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Mangbetu: The African Tribe Who Stretches Their Skulls

The Mangbetu people live in northeastern Congo, Africa. The name Mangbetu strictly refers to the aristocracy, which established a number of powerful kingdoms in the nineteenth century. 

They are linguistic and culturally related people from northeastern Democratic Republic of Congo whos language is known as Kingbetu. The group comprises of Mangbetu, Meegye, Makere, Malele, Popoi, and Abelu.

 The Mangbetu tribe lives deep within the rainforest and engage in animal husbandry, hunting, fishing, and gathering. They can be found near the towns of Poko, Isiro, and Rungu between the Ituri and Uele Rivers. The tribe originated in modern-day Sudan before migrating. While settling in their current location, they established their kingdom under the leadership of Nabiembali who had warriors.

The Mangbetu people had a distinct appearance, this was partly due to their elongated heads. Babies’ heads were tightly wrapped in cloth at birth to give them an elongated appearance. Hippocrates’ description of the Macrocephali, or Long-heads, who were named for their practice of cranial modification, was the first written record of cranial deformation.

 The custom of skull elongation called Lipombo was a status symbol among the Mangbetu ruling classes, denoting majesty, and higher intelligence. Deformation usually begins within a month of birth and continues for several years until the desired shape is achieved or the child rejects the apparatus. This custom can also be traced back to the Mayans and Egyptians.

 While some object to this practice, this deformation had no effect on the brain. Experts have ruled out such a possibility stating that as long as intracranial pressure remains the same as with a normal person, the brain should be able to adapt and grow into the new shape of the skull, resulting in no harm other than cosmetic changes. The cosmetic changes made to the skull, however, are permanent.

 The Mangbetu people of the Democratic Republic of the Congo regard what appears to be a major deformity of the skull as a symbol of great beauty, prestige, power, and social standing in society. 

However, with the arrival of more Europeans and westernization in the 1950s, the practice began to decline. It was also prohibited by the Belgian government, which ruled over colonial Congo; however, some of the tribe members continue to practice it to this day.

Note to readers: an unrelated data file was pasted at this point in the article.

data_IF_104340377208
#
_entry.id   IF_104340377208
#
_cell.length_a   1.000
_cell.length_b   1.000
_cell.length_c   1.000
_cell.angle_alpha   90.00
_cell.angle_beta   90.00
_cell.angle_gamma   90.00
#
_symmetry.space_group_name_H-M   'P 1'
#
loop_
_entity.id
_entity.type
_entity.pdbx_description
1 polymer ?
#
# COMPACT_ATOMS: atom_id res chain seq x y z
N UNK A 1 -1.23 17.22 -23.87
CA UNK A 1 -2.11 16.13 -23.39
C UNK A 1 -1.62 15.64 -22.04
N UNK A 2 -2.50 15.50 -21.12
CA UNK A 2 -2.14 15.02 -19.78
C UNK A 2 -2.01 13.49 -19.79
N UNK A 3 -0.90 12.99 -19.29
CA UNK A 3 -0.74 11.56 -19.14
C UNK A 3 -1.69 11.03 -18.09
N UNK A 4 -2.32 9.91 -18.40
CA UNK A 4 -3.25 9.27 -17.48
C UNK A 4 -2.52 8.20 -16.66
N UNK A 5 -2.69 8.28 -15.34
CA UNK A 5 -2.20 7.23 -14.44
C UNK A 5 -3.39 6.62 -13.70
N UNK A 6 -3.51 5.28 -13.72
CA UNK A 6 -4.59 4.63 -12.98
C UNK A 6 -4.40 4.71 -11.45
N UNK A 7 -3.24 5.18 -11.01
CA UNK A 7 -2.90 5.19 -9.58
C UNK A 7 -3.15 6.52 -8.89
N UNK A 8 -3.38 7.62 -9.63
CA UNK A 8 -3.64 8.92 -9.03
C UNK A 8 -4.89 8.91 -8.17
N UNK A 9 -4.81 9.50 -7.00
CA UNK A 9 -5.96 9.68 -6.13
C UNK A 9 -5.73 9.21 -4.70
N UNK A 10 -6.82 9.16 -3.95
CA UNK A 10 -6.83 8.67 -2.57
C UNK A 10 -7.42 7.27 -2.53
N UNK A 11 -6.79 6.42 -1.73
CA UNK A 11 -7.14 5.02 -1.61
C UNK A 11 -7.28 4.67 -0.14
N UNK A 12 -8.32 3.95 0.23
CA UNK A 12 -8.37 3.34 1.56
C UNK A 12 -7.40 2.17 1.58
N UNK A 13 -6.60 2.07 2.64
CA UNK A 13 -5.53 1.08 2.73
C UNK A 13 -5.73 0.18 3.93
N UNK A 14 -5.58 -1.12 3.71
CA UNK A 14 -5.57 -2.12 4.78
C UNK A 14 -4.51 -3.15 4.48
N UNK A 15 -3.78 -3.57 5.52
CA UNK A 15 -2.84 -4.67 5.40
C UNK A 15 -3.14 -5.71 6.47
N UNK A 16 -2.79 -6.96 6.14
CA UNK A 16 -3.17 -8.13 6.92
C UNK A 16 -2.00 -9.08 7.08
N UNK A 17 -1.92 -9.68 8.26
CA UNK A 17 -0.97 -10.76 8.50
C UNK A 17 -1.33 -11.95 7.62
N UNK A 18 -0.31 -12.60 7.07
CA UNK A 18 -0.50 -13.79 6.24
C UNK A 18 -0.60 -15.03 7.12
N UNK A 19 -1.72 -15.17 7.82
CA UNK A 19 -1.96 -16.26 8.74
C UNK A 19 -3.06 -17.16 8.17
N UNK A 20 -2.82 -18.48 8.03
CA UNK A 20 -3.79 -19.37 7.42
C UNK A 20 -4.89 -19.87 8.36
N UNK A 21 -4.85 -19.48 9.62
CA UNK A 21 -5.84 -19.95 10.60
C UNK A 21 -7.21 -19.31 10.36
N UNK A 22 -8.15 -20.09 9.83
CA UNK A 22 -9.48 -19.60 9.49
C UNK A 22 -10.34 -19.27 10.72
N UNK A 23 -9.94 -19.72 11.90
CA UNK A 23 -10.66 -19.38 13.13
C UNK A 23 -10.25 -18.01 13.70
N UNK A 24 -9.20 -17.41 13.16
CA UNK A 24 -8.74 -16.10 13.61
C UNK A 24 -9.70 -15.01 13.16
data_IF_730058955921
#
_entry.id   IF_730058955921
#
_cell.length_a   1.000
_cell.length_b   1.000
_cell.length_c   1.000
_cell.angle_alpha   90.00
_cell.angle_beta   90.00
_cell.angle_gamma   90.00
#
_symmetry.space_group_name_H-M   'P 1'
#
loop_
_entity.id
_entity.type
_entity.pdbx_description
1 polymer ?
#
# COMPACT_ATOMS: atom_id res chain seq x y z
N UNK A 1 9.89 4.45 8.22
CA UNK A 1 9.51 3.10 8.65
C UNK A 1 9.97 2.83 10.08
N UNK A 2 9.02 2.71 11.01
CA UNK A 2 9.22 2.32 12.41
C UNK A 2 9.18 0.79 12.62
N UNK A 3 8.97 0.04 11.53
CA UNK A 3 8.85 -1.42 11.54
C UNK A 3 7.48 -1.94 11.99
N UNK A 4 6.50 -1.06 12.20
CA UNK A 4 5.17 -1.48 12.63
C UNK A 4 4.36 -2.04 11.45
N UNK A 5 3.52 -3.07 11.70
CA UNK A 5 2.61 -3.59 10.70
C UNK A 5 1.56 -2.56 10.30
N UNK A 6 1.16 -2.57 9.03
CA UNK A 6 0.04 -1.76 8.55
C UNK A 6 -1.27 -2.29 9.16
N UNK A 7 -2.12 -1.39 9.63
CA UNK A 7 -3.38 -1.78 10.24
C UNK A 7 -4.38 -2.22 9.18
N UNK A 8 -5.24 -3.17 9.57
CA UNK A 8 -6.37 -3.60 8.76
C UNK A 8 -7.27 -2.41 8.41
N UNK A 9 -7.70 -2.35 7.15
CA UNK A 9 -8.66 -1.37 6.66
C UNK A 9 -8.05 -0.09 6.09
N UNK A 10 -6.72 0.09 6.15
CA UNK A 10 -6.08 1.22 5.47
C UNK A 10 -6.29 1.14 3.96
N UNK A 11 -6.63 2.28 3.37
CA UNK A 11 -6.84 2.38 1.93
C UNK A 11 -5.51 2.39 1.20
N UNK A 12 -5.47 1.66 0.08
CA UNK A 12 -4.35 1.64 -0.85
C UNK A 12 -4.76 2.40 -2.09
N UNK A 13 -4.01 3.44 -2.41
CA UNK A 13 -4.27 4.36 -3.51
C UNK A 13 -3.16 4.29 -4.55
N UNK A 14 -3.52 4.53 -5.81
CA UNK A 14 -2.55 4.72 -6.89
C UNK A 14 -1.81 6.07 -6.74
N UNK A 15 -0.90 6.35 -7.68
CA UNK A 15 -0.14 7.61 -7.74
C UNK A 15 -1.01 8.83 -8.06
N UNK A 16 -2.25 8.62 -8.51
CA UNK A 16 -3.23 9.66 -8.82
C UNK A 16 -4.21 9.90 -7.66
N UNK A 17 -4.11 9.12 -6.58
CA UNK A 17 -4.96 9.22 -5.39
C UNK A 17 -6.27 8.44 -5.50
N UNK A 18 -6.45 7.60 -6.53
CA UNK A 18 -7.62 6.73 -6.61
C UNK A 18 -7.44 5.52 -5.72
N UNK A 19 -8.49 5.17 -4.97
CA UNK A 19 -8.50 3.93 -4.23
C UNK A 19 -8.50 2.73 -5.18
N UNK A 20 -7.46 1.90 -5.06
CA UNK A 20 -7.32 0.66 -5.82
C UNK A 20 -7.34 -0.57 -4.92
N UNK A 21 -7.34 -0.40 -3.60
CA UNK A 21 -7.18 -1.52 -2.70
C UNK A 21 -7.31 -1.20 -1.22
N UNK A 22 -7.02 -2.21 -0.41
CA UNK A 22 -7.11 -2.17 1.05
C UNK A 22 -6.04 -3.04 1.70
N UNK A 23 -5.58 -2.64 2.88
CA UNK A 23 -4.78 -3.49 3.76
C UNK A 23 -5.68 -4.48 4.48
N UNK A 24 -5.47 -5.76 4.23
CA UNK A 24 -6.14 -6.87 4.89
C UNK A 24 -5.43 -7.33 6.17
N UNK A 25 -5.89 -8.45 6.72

The practice is much less common nowadays, but it is not necessarily obsolete, and it is still thought to exist in some remote communities.




 The women of Mangbetu’s bride-price includes a substantial gift of livestock; which is regarded as a symbol of wealth. Polygamous marriages are permitted everywhere. Most settlements are made up of extended families with multiple generations. Today’s political organization is simple, usually consisting of local headmen and councils.

 Among this African tribe, regardless of the circumstances surrounding the person’s death, the father’s family pays death compensation. This compensation, however, is due to the belief in witchcraft that girls are said to inherit from their mothers and boys from their fathers. 

They are primarily a patrilineal ethnic group who cultivate yams, rice, palm oil, maize, and bananas. However, only men were permitted to milk cows because, unlike many other African ethnic groups, the Mangbetu believed in a god known as Kilima or Noro. Human souls, they believed, could be reborn as animals.

 When the Europeans arrived, they noticed that the African tribe were politically sophisticated and had highly developed art and music. For example, iron spears, sculpted pots, knives, and copper lances are among the tools discovered in the kingdom, demonstrating technological advancement at the time. Much of the material culture of the tribe was presumably borrowed from conquered peoples, but they encouraged the development of all the arts of the peoples under their control.

To conclude with, most Mangbetu art was reserved for ruling class and was secular in nature. Intricately forged chains and knives with carved ivory handles were among their craft. However, bronze and brass figures are believed to be ancestral portraits and were thus kept in royal court but over time, the art has since be seen displayed on museums websites.

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